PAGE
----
The current trend for health care providers is one of mergers and acquisitions. As new payment mechanisms evolve, new partnerships are forming. Hospitals are increasingly purchasing physician practices as part of an integrated delivery system and new trends in telemedicine, predictive modeling and nanotechnologies are starting to take hold.
Meanwhile, the evolution of “patients” into “consumers” will drive the biggest change. As employers shift a greater burden of the cost of health care to employees, a generation of cost-conscious consumers will emerge. Individuals will be at the forefront of the change as they “vote with their feet” and providers will need to ensure that their delivery system is of the highest quality and financially stable to serve their new customers.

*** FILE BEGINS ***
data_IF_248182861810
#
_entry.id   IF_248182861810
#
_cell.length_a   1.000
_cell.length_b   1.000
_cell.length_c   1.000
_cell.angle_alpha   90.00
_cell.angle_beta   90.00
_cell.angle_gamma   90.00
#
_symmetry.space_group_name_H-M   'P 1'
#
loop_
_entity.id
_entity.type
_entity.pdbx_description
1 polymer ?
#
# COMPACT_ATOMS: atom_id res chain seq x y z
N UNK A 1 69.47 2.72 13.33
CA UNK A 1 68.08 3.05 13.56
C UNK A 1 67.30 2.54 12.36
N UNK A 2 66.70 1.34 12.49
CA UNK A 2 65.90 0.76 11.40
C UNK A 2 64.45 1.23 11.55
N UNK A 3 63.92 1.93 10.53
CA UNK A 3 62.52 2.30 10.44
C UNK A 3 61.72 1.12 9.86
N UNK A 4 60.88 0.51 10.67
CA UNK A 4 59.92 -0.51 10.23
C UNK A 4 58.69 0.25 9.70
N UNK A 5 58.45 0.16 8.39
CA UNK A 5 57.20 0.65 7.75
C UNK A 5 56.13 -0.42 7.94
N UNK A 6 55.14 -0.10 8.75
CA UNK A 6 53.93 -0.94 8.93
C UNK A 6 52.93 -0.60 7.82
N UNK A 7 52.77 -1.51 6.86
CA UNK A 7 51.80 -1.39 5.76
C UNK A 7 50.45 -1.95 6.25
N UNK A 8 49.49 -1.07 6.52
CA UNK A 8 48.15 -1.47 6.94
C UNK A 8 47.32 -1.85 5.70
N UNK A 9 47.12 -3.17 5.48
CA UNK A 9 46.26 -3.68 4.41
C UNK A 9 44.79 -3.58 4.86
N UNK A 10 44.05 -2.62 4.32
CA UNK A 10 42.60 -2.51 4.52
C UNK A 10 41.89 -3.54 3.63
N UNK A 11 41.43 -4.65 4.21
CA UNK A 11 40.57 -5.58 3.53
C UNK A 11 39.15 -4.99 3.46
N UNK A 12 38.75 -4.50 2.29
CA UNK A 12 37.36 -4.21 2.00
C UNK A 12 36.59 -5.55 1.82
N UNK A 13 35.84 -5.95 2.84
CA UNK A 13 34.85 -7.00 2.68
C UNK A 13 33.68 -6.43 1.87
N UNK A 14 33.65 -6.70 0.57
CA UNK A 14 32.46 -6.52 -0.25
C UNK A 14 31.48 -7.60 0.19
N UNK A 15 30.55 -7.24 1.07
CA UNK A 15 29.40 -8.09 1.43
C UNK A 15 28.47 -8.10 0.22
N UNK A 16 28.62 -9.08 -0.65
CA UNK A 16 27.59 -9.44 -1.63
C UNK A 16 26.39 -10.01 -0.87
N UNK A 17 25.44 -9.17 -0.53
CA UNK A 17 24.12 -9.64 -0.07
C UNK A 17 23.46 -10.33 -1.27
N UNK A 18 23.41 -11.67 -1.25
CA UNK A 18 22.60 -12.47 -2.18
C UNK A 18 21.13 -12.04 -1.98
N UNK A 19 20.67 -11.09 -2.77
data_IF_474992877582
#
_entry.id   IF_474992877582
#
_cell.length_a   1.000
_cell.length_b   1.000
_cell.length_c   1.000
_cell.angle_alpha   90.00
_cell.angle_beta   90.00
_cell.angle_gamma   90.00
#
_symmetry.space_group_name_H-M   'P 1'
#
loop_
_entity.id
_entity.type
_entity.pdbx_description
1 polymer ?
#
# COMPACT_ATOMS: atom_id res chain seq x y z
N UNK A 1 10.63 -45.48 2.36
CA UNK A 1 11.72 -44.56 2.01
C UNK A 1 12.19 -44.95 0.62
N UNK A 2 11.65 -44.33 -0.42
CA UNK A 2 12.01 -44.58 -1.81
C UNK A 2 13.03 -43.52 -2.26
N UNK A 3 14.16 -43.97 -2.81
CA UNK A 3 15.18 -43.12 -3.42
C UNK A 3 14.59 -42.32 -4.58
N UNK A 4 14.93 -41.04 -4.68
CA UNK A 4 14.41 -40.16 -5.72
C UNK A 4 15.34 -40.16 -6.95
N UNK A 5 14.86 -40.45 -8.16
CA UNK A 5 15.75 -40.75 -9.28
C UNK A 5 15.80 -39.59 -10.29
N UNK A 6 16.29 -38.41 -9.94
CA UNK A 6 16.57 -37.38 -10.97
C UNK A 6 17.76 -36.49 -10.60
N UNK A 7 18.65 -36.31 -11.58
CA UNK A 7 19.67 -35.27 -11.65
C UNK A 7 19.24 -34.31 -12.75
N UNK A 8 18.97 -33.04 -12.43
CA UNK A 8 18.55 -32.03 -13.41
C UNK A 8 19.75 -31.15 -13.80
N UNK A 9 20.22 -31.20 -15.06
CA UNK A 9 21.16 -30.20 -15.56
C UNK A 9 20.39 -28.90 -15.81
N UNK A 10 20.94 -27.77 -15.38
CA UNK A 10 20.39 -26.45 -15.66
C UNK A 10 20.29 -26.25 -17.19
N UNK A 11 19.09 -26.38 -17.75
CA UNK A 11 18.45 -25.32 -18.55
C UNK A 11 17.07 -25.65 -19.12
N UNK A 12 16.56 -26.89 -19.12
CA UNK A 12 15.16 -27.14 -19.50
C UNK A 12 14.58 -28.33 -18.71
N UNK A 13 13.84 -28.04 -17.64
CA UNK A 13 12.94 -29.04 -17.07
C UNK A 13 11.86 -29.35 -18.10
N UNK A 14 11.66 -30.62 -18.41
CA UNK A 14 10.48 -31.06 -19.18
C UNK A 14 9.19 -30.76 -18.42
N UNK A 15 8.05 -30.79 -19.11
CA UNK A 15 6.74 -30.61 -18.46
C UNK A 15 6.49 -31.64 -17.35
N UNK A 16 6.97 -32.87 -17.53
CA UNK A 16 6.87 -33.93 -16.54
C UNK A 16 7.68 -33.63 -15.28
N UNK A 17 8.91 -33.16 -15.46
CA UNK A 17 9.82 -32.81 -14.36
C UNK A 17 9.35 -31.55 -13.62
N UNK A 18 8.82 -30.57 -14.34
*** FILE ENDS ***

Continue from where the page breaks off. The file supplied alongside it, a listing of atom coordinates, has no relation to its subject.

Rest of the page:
With these changes come new risks and opportunities. It is essential that all parties – employers, health care providers and other risk-bearing entities – have access to the right insurance products for their specific needs.
How PartnerRe solutions can help
On December 31, 2012, PartnerRe expanded its specialty capabilities by acquiring Presidio Reinsurance Group. Presidio’s deep understanding of and commitment to the health care market – particularly the reinsurance and stop-loss markets – coupled with PartnerRe’s strong, financial capability, means we can offer our clients a variety of creative and effective risk programs tailored for each client.